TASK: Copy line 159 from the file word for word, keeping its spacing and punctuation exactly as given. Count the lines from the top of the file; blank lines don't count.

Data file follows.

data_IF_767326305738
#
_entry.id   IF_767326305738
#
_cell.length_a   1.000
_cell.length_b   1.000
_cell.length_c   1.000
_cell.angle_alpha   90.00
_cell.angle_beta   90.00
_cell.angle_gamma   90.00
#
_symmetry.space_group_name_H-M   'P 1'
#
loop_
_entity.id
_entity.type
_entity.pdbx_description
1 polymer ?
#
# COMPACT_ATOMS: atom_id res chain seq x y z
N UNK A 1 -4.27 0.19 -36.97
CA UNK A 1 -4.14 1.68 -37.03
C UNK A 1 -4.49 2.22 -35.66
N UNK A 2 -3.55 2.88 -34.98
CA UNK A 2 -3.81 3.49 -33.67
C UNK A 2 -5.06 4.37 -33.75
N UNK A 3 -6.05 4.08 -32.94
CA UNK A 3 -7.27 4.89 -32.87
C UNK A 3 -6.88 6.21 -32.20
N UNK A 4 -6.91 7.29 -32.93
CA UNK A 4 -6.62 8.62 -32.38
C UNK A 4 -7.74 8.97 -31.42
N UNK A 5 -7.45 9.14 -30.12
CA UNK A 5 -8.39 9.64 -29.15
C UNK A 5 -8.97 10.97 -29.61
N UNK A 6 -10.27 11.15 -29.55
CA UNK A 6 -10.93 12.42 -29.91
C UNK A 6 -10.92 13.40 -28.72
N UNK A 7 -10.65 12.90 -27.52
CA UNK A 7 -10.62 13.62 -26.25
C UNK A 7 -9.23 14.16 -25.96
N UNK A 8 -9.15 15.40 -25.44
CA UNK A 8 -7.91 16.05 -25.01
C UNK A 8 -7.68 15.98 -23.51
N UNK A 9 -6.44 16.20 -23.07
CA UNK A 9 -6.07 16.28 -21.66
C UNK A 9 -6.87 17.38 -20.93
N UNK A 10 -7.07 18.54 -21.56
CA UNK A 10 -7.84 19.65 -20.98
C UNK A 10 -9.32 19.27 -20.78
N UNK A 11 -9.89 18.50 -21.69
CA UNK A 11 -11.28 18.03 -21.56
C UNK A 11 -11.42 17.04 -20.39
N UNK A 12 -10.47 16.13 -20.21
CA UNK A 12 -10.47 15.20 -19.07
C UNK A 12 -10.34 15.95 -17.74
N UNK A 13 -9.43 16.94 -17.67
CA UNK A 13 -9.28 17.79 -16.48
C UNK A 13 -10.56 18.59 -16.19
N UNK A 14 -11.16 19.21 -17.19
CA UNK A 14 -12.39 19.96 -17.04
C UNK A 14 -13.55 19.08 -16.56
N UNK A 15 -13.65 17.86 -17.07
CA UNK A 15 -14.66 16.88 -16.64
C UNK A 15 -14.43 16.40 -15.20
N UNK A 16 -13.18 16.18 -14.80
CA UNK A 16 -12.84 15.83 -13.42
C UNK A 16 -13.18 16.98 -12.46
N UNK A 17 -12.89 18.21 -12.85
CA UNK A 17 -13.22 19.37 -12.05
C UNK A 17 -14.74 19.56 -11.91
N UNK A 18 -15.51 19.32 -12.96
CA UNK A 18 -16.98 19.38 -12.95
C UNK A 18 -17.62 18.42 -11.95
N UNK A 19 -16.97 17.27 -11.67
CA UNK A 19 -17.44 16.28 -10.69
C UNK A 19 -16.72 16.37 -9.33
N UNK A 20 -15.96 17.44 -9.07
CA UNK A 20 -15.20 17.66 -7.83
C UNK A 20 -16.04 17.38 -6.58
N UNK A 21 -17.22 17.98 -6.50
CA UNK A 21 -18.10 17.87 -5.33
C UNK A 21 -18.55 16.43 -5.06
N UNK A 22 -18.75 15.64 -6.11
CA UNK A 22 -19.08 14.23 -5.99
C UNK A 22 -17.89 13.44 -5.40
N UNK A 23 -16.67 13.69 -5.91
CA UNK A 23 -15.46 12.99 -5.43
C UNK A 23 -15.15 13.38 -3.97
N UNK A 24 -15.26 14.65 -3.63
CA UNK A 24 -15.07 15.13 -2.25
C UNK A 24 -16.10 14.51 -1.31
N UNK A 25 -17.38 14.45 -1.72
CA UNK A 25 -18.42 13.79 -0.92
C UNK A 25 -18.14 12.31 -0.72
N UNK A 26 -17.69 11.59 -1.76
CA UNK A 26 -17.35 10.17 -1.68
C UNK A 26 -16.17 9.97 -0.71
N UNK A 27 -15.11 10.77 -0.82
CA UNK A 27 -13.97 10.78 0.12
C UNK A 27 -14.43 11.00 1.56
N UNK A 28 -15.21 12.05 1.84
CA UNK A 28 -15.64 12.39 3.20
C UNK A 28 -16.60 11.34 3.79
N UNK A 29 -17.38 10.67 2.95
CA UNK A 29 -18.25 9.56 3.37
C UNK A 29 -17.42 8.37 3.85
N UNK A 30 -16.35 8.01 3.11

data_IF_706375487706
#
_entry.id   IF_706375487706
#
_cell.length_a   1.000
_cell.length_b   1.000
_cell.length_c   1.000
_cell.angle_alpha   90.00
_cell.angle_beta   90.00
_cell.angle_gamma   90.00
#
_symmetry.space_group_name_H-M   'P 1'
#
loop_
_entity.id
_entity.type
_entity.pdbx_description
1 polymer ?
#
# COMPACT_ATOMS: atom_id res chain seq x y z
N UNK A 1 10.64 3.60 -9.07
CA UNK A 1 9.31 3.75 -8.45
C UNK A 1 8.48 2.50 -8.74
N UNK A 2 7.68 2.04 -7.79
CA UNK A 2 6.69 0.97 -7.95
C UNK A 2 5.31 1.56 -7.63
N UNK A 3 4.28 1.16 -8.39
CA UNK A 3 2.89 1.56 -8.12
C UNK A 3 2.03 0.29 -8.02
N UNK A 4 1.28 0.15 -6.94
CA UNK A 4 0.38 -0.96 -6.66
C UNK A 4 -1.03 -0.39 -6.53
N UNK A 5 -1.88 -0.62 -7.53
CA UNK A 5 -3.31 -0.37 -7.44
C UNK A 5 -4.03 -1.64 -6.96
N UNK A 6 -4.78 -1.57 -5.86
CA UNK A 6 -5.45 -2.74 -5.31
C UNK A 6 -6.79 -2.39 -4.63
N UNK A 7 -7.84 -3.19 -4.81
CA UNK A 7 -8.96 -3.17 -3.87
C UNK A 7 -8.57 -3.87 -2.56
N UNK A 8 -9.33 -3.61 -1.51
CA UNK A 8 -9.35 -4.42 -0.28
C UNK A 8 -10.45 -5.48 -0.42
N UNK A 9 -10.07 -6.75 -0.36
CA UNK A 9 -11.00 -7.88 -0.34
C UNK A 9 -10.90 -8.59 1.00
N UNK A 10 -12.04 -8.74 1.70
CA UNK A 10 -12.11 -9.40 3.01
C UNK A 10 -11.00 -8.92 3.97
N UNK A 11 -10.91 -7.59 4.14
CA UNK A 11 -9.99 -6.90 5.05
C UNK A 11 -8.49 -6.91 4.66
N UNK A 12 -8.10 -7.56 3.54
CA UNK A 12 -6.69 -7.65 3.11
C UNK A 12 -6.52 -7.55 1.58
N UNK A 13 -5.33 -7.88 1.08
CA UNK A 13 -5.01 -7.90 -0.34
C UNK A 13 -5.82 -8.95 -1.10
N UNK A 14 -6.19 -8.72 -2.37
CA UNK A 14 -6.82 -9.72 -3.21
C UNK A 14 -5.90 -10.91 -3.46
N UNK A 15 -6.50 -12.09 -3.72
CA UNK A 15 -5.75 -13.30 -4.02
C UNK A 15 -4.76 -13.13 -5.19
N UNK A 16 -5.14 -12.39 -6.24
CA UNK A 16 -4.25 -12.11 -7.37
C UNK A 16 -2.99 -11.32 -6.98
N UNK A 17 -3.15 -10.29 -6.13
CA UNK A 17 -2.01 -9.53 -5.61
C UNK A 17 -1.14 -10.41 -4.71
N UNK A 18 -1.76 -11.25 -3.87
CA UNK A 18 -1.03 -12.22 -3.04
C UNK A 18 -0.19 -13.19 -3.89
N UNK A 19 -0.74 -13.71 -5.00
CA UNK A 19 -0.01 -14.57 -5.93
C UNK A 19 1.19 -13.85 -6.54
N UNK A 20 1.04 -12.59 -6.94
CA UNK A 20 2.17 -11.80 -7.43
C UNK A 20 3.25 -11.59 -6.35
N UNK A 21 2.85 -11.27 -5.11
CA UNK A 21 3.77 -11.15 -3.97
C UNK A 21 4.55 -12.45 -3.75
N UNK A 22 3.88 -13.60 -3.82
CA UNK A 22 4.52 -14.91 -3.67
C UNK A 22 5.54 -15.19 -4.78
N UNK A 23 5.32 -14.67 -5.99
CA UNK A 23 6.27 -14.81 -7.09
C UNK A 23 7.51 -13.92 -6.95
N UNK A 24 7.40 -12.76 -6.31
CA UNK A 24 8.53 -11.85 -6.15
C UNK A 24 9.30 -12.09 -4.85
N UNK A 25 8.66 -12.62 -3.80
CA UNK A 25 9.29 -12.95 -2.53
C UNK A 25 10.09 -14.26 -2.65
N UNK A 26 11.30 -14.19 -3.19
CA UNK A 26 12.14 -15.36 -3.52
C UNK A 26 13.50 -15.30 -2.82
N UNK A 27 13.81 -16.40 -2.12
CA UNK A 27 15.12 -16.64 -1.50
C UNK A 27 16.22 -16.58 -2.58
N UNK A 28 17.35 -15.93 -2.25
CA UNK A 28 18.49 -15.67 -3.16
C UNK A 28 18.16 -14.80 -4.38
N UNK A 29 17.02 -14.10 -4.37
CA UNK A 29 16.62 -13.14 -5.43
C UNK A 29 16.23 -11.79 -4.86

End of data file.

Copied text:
N UNK A 11 -10.91 -7.59 4.14